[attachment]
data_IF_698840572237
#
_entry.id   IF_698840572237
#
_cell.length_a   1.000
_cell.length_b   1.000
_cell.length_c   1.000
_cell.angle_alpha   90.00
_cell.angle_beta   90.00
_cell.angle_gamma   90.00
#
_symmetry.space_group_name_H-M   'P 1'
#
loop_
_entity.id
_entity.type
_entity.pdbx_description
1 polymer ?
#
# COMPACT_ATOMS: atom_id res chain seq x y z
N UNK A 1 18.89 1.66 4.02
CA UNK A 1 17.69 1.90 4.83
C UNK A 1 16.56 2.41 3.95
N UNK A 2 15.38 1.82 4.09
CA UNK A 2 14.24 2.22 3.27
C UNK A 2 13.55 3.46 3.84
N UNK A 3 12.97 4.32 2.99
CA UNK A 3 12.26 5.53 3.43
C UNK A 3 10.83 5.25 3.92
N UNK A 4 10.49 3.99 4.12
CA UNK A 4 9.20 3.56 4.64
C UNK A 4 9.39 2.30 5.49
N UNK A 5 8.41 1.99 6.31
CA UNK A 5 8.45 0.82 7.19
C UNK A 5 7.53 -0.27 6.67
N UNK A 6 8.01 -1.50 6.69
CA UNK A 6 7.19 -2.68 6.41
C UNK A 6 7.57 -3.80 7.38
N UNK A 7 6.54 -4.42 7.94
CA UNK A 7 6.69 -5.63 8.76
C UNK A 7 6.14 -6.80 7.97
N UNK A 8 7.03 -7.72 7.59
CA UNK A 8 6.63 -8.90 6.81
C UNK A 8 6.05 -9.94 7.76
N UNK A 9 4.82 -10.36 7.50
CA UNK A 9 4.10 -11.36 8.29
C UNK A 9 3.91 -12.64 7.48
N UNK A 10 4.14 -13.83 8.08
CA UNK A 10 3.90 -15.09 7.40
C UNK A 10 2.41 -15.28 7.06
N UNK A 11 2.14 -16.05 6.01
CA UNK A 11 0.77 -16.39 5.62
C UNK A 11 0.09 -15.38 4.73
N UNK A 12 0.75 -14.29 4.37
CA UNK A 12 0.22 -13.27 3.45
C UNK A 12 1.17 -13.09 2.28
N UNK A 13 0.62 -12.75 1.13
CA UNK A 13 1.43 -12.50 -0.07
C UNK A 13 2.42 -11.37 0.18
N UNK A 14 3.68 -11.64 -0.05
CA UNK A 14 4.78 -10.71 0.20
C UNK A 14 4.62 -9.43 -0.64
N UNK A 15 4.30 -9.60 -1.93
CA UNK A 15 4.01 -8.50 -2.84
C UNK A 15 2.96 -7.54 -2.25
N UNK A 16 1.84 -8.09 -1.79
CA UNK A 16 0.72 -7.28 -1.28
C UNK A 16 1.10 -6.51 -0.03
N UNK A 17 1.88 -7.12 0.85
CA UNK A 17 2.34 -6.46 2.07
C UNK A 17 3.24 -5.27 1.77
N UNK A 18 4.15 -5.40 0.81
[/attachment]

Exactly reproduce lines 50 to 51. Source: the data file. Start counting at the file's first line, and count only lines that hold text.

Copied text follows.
C UNK A 10 2.41 -15.28 7.06
N UNK A 11 2.14 -16.05 6.01